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Making things better for Misel: Health Care Team Challenge explores issues faced by Indigenous community
Misel’s grandmother knows something is wrong. It’s like her grandson has become a different person since he turned 13. He’s always been a bright young boy, who excelled at school and in sports – a star player on the local hockey team. Lately though, his coaches and teachers have been reporting disruptive behaviour, and Misel’s grades have deteriorated as a result. And, things are getting worse - Misel has been suffering from abdominal pains that he’s hiding from his grandmother. He knows that she, like a number of others in the small Nova Scotian Mi’kmaq community where they live, is a survivor of the residential school system. How would you help Misel? Which health professionals should be involved in his care? What type of care plan would you recommend?
Simulated patient, real plan
These were the questions faced by four interprofessional teams of Dal Health students, representing 10 programs, at this year’s Health Care Team Challenge (HCTC) on March 6, 2018. Misel is a simulated patient, but the teams were tasked with developing real, actionable collaborative care plans for him that are person and community-centred, based on factors such as his physical exam, medical history and the information provided by his family. At the event, the plans were presented to a panel of judges, including faculty and students from Dalhousie, the NS Health Authority, the IWK Health Centre, and a member of the Indigenous community.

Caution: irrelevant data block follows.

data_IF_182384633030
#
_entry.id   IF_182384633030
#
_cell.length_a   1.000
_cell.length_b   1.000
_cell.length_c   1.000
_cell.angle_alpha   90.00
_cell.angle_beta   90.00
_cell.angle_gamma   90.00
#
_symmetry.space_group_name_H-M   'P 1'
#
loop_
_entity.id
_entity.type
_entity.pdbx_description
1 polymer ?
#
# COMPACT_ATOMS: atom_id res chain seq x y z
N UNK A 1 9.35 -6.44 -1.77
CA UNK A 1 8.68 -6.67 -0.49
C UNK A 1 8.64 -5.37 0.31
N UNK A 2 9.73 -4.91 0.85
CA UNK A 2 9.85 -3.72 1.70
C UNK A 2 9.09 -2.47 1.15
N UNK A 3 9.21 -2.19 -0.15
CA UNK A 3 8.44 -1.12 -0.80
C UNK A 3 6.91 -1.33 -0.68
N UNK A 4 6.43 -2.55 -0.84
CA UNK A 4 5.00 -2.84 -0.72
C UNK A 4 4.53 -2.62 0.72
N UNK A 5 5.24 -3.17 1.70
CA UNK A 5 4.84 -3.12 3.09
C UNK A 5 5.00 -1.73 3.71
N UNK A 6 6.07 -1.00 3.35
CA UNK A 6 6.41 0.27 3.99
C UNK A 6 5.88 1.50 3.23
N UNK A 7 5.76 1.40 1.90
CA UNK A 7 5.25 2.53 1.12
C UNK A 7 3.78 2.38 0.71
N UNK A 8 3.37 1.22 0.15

This year marked the fourth annual HCTC held at Dal, but it was the first time the event had looked at a simulated case involving an Indigenous patient. Misel’s case was developed by Dalhousie faculty in collaboration with an Indigenous health educator and researcher, with the goal of raising awareness of the complex health issues facing Indigenous people, including the impacts of inter-generational trauma and social determinants of health. “We feel that interprofessional education is a great opportunity to address health issues for diverse populations” says Noel Pendergast, who is Dal Health’s IPE Coordinator and lead organizer of the HCTC, “and the Indigenous community is one that has some significant health issues, many of which are related to historical factors.”
A two-eyed seeing approach
This year’s winning team, comprised of Katie Alexandre (Occupational Therapy), Remington Shandro (Audiology), Alejandro Gutierrez Ocampo (Health Administration), Guanyong Liu (Kinesiology) and Emma MacDonald (Nursing); took a two-eyed seeing approach to Misel's care, by merging their professional perspectives and training with Indigenous knowledge. This means that Misel’s care plan involves not only his family and a team of health professionals, but the local Indigenous community and Elders. It’s an approach that’s been proven to work in the real world too, with research showing that when interprofessional teams collaborate, with a person/community-centered focus, the result is an improvement in overall care.
While the winning team took home prizes for their efforts, the real takeaways from this event are the lessons students learned from, about and with one another; including a new awareness of the issues that face Indigenous people in our community.
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